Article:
[A-List] Civilian-military split
sherrynstan at igc.org
Thu Dec 19 03:52:10 MST 2002
[While I remain VERRRRY skeptical about claims from the US govt of the possibility of high US casualties in Iraq - it seems to me a way to get the country to breathe a sigh of triumphalist relief and consolidate support for the war - I have met Gen Jones USMC in Haiti (Hideous Dream, p 211) and gained a good impression of him as someone with a lick of sense, unlike the usual dolts at the Pentagon. Meyers is certainly a complete buffoon, like his new Daddy, Rumsfeld. Methinks they've painted themselves into a corner with their noise about WMD. The generals are taking them seriously. The mere possibility of chemical weapons can force commanders to put their troops in full protective posture - a horribly debilitating and uncomfortable combination of a full body charcoal impregnated oversuit, rubber overboots, rubber gloves, gas mask with hood, etc. Anyone who's ever tried to just fire their personal weapon in this get-up knows you can't even line your eye up behind the rifle sights through the protective mask lenses. Drinking water is a complex task. And these things are HOT!!! In Iraq @ 1991, the protective posture was so disruptive that troops were taken off their protective posture even when chemicals were circulating subsequent to bomb attacks and explosive destruction of chem sites. It's one of the causative agents for all the health problems troops have experienced since. This is why Franks and Jones et al are saying this won't be the dynamic Wagnerian movie sequence envisioned by that fuken idiot Rumsfeld. -SG]
US military chiefs break ranks to say war 'will be bloody'
Marine Corps and Army generals distance themselves from Pentagon as
inspections chief prepares to brief UN
By Rupert Cornwell in Washington
19 December 2002
The senior commanders of the US forces most directly involved in the ground
part of any war with Iraq are said to fear the campaign could be a more
protracted and bloody affair than some in the Pentagon's civilian leadership
The Washington Post says Army chief General Eric Shinseki and General James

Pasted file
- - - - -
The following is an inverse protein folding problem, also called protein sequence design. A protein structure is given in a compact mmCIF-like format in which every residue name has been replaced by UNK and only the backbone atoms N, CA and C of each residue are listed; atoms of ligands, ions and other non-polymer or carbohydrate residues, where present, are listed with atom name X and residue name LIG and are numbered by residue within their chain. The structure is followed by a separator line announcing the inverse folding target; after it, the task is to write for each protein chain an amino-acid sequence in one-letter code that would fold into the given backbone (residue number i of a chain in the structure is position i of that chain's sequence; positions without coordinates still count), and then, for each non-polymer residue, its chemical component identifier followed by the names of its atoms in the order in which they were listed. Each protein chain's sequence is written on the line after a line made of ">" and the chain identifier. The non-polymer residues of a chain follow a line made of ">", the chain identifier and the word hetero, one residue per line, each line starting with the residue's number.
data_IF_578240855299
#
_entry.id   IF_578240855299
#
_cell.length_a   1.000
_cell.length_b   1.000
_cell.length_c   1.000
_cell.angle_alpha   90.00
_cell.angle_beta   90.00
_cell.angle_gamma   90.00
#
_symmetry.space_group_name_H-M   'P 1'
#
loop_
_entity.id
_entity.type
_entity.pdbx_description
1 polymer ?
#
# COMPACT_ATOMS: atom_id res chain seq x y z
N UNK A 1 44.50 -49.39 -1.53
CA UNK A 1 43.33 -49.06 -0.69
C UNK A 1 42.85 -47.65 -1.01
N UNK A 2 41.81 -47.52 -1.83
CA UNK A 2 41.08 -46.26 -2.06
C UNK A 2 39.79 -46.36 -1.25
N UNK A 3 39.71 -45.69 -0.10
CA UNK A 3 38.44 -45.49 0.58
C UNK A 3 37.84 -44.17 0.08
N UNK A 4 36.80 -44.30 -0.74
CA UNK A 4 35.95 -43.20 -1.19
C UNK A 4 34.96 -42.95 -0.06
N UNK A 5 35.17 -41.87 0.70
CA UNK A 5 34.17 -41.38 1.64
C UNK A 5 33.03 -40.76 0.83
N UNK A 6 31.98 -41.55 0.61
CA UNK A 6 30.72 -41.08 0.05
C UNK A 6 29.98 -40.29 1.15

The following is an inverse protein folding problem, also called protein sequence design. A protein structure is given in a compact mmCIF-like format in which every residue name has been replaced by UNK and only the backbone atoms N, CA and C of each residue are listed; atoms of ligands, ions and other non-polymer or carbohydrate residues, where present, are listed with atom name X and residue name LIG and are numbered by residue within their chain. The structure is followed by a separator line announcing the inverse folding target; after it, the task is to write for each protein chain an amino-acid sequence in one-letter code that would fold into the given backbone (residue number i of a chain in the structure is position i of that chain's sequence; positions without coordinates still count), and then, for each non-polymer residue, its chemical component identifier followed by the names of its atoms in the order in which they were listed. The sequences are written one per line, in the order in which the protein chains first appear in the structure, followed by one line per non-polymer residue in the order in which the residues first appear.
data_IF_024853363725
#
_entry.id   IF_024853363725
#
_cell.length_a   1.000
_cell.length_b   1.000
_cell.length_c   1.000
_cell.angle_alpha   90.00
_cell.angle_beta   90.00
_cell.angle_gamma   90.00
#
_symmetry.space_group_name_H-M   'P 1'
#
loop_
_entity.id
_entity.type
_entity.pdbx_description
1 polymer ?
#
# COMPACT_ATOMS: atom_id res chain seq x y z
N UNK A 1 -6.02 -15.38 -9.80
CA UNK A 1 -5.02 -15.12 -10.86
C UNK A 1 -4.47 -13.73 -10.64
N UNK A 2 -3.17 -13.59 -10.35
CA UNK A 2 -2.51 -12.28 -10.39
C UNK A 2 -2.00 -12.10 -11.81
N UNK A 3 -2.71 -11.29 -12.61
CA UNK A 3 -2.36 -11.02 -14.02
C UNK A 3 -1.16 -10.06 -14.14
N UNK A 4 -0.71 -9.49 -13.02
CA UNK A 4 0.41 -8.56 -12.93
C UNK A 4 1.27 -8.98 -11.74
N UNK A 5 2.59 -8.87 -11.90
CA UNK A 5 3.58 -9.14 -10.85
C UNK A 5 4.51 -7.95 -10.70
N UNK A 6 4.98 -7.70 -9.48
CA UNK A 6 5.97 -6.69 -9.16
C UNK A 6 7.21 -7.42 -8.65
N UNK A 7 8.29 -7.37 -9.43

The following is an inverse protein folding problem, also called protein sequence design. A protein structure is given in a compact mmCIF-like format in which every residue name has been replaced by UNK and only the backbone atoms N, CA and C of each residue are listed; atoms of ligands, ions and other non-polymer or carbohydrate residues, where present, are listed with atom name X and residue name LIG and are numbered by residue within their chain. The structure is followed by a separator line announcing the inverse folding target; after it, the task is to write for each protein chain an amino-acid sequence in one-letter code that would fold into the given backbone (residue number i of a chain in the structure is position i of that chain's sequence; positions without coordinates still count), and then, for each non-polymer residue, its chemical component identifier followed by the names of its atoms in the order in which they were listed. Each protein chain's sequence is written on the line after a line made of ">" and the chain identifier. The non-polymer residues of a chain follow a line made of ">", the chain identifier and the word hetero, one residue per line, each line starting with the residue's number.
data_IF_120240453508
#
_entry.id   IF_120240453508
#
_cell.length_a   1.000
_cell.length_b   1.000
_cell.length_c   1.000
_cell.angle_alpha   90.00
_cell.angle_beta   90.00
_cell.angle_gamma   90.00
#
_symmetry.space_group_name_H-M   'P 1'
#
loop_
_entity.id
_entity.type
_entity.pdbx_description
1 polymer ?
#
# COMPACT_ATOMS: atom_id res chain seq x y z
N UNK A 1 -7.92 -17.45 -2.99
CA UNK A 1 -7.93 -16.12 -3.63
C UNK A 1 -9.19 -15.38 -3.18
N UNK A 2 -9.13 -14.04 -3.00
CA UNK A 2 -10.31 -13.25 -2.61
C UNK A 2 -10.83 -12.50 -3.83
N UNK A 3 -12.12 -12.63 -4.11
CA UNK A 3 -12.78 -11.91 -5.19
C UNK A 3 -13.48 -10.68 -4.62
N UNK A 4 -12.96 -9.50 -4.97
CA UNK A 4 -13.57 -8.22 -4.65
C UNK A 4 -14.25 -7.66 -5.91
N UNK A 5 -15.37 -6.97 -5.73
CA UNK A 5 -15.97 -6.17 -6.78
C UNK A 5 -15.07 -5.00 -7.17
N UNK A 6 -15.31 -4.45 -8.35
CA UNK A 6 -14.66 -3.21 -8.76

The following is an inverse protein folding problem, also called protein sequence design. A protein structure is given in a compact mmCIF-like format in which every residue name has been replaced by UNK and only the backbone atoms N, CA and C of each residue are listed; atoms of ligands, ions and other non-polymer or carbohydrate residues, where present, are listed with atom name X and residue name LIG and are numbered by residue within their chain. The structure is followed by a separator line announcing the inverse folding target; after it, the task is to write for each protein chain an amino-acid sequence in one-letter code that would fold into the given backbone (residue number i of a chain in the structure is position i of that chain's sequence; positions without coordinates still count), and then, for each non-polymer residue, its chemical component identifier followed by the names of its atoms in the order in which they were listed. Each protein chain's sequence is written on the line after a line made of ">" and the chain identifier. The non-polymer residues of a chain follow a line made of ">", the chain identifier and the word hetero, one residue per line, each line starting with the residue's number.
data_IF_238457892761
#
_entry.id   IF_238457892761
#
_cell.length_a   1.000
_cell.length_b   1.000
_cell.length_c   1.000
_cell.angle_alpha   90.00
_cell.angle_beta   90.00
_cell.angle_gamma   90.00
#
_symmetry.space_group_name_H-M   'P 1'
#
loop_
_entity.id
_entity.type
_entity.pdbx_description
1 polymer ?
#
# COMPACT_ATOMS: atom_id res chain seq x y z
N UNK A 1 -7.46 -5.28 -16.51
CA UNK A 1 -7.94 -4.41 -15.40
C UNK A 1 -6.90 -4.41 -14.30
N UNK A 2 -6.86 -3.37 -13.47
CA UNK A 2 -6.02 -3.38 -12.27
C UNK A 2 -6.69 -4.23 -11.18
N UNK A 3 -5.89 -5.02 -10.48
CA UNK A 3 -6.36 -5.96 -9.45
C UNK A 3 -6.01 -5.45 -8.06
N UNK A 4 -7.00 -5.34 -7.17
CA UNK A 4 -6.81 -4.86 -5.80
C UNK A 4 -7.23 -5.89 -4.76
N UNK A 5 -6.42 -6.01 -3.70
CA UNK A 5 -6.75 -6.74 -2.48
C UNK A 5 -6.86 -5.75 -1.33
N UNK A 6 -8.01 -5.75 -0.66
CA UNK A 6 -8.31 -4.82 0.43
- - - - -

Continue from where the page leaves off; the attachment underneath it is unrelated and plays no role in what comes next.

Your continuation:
Jones, commandant of the Marine Corps, are worried at excessive confidence
that Iraqi resistance would speedily collapse after an invasion, and that
President Saddam Hussein's removal would be a formality.
Neither man commented publicly on the reports yesterday. But Air Force
General Richard Myers, the chairman of the Joint Chiefs of Staff and the
Pentagon's most senior uniformed official, denied that current planning was
based on assumption of an easy triumph.
General Myers said nobody at the Pentagon believed "this sort of endeavour,
if we were asked to do it, would be a cakewalk". Paul Wolfowitz, the deputy
Secretary of Defence and a prime civilian hawk on Iraq, also rejected
charges that that the US had not been over-confident in its planning.
It would be a "terrible mistake" to predict how a war would unfold, he said,
stressing that full account was being taken of the risk that President
Saddam would unleash chemical or biological weapons against invaders.
But General Jones, who takes command of US forces in Europe next month,
confirmed to the Post that he disagreed "with those who seem to think this
is pre-ordained to be a very easy military operation".
The divisions reflect long-standing tensions between the civilian leadership
under Donald Rumsfeld, the Defence Secretary, who from the outset has
demanded that planners "think outside the box" in devising a blitzkrieg-like
strategy to topple President Saddam quickly. Many uniformed commanders
favour a more traditional approach, involving a much larger force, advancing
more slowly on its objective, but projecting overwhelming force.
This latter camp includes General Tommy Franks, the chief of US Central
Command, who would be in direct charge of a war against Iraq. He is said to
have insisted that a force of 200,000 to 250,000 would be needed. This is
admittedly far smaller than the half-million-strong coalition assembled for
the 1991 Operation Desert Storm, which drove Iraqi forces from Kuwait.
But it is a far cry from the once-mooted "inside-out" operation aimed at
Baghdad itself. This would rely on tactical surprise with a short, very
fierce bombing campaign and commando strikes on suspected weapons of mass
destruction and missile sites.
A welter of leaks over the past few months has given the impression that a
compromise has emerged over the planning, which combines elements of both
The renewed argument over tactics has coincided with the first solid
evidence of war preparations by the Iraqi regime and reported claims by US
intelligence officials that President Saddam intends a "scorched earth"
strategy in the face of an invasion.
Intelligence photographs show barriers have been put up on runways at a
group of four remote air bases near oil pumping stations in Western Iraq.
These installations could could be targets of the US, as it tried to take
out potential missile launch sites which could be used against Israel in the
initial stages of a war.
Officials say similar defensive measures are being taken at bases around
Baghdad and in south-eastern Iraq. The barriers could be moved, Pentagon
officials said, but their presence might be a cause for delay. "The bases
are essentially unused, so you wouldn't want to bomb them then have to
repair the runways," one said.
* Warplanes from a US-British operation patrolling southern Iraq fired on
air defences in southern Iraq yesterday after Iraqi forces moved a mobile
radar system into a "no-fly" zone, the US military said. It was the fourth
attack in five days by aircraft monitoring the zone.
Is the US criminal justice system a weapon of mass destruction?
Money for reparations, not for war!
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